“Information is power!” stated Dr. Elizabeth (Betsy) Lamb, NYS Integrated Pest Management (IPM) Program, Cornell.
Lamb was leading a “Creating an Integrated Pest Management Plan” program in partnership with Cornell Cooperative Extension of Chenango County at Norwich, NY.
Brian Eshenaur, NYS IPM, plant diagnostician/plant pathology, Cornell Senior Extension associate, and Debbie Palumbo-Sanders, Bioworks, also took part in the “Getting the Good Guys into Your Greenhouse” hands-on workshop.
Biological control means managing pests through use of the beneficial action of other living organisms; parasites, pathogens and predators are usually known as natural enemies.
“Biocontrols are organisms whose sole purpose in life is eating others – in this case eating pests that attack greenhouse crops,” said Lamb.
Biological control limits or reduces use of chemical sprays, which can cause personal and environmental issues. Additionally, pests are showing an evolving resistance to pesticides.
Greenhouse operations use large amounts of pesticides and fertilizers. Now, due to new regulations and consumer demands, growers are turning to biocontrol as an option.
“My customers are saying ‘Please don’t spray your plants!’” reported workshop attendee Al Heywood of Heywood’s Greenhouses, Remsen, NY.
“What options do you have for control?” asked Lamb, pointing out that most greenhouse pests are hard to spot until they are already established and can carry and spread plant disease. “If you can reduce spraying applications, you’re still using biocontrol,” remarked Lamb. “There’s lots of pieces – that’s what I say about biological control.”
Some of those pieces to consider include greenhouse structure, lights, temperature control, ventilation and flooring – are you growing in bunches on the floor? Are you using sanitation? What’s outside your greenhouse? Consider pests you’ve had in the past and what options you had for controlling them. Have you treated for aphids? Spider mites? Powdery mildew?
Identification of your specific pest is important. Although some beneficials will target the same pest, some do not – and some, unfortunately, will target each other.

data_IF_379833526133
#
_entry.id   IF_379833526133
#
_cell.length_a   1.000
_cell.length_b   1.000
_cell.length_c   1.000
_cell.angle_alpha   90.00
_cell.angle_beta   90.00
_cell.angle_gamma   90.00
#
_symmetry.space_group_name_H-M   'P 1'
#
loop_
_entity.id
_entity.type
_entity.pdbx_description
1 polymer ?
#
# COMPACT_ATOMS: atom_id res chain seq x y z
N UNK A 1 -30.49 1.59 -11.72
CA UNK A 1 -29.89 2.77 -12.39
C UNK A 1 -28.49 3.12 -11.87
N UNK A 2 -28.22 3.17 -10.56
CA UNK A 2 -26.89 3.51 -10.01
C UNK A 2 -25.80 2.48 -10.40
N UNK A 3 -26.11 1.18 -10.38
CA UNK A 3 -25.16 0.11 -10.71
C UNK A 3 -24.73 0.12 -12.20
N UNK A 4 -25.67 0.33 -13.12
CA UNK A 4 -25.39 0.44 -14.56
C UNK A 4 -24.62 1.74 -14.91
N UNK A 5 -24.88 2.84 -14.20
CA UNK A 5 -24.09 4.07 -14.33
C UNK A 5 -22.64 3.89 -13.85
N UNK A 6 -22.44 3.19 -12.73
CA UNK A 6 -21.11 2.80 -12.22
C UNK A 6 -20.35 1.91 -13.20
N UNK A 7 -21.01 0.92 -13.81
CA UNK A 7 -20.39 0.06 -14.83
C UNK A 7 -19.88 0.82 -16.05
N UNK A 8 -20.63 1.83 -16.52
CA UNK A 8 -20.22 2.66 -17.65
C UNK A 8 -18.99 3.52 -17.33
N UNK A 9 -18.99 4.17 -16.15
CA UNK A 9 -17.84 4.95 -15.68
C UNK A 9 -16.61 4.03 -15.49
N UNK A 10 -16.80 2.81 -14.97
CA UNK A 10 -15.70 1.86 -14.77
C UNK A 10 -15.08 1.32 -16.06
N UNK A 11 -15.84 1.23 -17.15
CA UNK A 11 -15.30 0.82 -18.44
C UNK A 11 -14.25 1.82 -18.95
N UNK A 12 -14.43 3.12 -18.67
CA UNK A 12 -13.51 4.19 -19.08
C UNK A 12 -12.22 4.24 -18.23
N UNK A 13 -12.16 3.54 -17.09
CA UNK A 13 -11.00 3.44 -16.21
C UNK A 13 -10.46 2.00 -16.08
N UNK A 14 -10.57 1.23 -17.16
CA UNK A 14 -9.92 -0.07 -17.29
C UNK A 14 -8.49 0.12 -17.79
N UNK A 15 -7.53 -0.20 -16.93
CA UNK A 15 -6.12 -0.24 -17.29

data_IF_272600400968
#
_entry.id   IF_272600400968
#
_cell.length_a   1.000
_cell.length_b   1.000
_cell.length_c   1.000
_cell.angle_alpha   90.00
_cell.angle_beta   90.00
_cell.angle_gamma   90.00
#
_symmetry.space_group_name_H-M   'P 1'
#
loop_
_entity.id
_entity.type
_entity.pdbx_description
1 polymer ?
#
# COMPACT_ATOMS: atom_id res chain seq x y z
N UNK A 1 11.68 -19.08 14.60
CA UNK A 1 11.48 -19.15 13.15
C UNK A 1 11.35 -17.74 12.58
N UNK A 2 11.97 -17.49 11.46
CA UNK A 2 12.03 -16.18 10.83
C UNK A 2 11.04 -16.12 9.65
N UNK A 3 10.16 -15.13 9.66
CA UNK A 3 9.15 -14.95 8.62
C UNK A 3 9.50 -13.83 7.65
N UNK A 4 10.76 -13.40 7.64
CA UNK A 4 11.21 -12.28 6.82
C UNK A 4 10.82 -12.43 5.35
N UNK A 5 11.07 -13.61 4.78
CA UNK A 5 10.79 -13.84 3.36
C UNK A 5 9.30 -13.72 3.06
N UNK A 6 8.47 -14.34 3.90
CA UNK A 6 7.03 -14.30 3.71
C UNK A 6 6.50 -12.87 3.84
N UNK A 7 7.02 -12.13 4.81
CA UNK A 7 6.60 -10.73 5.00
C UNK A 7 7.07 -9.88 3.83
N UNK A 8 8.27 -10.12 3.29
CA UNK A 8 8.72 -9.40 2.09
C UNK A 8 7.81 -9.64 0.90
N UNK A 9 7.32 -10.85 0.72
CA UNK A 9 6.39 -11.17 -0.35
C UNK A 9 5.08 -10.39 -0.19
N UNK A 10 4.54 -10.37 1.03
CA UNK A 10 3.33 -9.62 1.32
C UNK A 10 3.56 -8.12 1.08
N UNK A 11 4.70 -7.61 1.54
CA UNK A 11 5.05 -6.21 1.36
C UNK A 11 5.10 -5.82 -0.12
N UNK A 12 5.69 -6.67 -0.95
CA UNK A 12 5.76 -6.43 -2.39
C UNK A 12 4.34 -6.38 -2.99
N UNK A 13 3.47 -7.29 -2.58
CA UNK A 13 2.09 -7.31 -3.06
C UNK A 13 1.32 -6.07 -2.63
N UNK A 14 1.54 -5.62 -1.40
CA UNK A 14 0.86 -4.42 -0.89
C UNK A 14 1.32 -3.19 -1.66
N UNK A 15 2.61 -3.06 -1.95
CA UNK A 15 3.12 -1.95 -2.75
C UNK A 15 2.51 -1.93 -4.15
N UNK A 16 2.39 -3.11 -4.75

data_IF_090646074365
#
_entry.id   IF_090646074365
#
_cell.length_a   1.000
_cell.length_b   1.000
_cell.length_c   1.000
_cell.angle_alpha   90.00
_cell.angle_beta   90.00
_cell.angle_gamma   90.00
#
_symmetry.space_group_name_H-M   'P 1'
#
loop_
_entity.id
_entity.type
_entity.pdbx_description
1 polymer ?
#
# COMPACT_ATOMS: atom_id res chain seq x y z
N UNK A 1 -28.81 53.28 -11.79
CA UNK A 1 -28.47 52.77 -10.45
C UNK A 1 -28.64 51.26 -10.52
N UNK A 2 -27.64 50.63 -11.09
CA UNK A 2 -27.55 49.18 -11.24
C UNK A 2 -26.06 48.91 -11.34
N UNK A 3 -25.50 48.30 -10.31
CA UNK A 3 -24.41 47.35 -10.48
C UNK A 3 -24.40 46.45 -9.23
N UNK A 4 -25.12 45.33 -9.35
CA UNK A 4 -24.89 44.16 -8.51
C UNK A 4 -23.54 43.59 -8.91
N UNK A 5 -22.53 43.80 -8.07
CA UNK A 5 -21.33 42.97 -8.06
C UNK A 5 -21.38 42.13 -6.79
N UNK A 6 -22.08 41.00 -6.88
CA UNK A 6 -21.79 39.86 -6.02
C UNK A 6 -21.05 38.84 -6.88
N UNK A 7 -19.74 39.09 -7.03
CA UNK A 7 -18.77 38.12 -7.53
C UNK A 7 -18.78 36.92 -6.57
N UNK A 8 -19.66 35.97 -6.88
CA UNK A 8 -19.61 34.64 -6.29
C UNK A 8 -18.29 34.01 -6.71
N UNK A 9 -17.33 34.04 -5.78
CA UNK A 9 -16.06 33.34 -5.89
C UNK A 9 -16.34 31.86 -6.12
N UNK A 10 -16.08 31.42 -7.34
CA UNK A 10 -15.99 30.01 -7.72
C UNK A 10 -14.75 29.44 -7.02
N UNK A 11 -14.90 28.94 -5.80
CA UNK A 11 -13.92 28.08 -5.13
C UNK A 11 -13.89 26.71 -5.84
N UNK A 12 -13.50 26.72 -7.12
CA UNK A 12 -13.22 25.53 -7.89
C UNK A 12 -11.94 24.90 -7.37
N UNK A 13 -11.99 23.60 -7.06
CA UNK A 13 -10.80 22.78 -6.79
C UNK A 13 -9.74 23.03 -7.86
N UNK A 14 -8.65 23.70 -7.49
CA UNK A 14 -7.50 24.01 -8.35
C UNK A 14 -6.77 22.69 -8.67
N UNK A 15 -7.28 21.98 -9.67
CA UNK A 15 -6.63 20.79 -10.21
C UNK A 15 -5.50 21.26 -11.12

“It’s a rove beetle-eat-predacious mite world out there!” Lamb remarked. Therefore, timing of releasing your beneficial agents comes into play.
Lamb said to consider that different pests are found in different places. “Consider that insects fly at different heights,” she said.
Thrips are found in soil, while aphids, fungus gnats and white flies will be found elsewhere. While rove beetles work well on floors, parasitic wasps, predatory mites, predaceous midges, ladybird beetles, lacewings, hover-flies and nematodes all have their places in the greenhouse setting as well.
Yellow sticky cards lure and trap winged adult pests, alerting growers to their presence, location and possible infestation. Daily scouting and plant inspections for aphids is emphasized.
Heat, humidity and other environmental factors will impact pest occurrence.
During the “meet the biologicals” portion of the demonstration presented by Lamb and Eshenaur, folks were able to observe predators under the microscope and with handheld lenses at different stages of their life cycles – and also see them at work destroying pests.
Eshenaur explained to attendees that while other beneficials eat their prey, tiny parasitic wasps (called parasitoids) lay their eggs inside or on the body of their prey. Although usually only one egg is deposited per host pest, the wasp may lay hundreds of eggs per day. Parasitoid larvae then feed on the host, destroying it. Mummified aphids were viewed under lenses. Parasitoids are common and extremely important in controlling insect pests and are extremely sensitive to insecticides and chemical sprays, as are other beneficials.